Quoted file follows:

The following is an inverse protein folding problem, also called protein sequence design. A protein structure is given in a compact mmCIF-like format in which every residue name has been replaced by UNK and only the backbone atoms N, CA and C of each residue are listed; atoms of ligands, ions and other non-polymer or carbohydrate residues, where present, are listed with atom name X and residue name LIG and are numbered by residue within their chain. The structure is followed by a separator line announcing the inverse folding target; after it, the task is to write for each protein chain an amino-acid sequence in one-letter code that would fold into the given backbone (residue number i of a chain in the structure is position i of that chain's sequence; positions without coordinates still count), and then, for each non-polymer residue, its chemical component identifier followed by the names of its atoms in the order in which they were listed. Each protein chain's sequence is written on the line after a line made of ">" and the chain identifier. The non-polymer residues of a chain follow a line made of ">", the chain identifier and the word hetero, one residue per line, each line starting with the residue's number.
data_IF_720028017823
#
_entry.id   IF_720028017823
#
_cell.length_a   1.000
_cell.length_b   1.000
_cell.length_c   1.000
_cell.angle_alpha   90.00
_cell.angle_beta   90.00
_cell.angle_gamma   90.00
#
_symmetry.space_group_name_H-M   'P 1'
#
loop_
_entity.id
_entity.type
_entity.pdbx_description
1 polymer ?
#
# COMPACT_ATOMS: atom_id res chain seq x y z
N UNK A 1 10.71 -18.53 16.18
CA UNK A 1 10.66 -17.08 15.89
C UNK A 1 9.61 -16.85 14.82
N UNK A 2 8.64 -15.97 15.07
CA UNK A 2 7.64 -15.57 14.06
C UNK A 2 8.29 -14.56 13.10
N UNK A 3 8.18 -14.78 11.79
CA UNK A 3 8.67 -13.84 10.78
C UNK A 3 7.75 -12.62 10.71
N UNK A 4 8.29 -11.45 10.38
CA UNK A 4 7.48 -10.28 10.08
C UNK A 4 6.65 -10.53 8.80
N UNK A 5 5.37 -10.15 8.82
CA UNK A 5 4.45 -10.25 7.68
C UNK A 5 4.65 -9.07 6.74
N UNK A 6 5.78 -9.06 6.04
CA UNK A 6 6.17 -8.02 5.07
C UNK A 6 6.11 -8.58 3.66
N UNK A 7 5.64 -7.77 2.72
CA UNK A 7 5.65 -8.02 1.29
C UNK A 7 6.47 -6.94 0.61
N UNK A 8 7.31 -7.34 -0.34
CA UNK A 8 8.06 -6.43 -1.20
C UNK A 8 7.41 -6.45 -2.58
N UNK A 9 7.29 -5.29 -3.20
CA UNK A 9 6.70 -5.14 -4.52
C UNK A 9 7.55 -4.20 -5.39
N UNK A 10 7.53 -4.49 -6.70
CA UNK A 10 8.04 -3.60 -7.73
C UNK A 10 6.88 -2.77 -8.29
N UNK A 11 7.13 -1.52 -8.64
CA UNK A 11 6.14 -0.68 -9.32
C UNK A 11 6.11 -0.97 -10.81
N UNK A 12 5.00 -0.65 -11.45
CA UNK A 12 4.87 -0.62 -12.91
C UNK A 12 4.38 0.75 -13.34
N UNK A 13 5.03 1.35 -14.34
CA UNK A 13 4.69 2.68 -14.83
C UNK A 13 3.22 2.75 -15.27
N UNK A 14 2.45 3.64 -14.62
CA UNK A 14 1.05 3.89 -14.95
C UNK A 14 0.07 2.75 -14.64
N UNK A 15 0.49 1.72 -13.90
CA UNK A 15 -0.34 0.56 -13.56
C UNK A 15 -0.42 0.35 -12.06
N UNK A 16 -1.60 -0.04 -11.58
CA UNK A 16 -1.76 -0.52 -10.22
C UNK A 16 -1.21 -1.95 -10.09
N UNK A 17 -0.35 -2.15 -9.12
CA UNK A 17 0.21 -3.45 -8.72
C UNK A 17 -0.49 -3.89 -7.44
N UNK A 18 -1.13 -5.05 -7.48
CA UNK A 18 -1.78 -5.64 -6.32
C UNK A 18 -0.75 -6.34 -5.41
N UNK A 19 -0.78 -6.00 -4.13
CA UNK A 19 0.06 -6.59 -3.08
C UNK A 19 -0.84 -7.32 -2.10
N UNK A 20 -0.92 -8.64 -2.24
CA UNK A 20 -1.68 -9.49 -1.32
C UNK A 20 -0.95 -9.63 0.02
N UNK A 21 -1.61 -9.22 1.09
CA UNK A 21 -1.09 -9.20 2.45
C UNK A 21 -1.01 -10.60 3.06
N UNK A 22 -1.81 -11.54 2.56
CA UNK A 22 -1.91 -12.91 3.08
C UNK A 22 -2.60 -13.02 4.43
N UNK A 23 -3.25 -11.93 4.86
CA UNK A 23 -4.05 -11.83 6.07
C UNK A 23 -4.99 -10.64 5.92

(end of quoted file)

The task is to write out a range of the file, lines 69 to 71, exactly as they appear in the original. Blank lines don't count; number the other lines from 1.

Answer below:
C UNK A 16 -1.21 -1.95 -10.09
N UNK A 17 -0.35 -2.15 -9.12
CA UNK A 17 0.21 -3.45 -8.72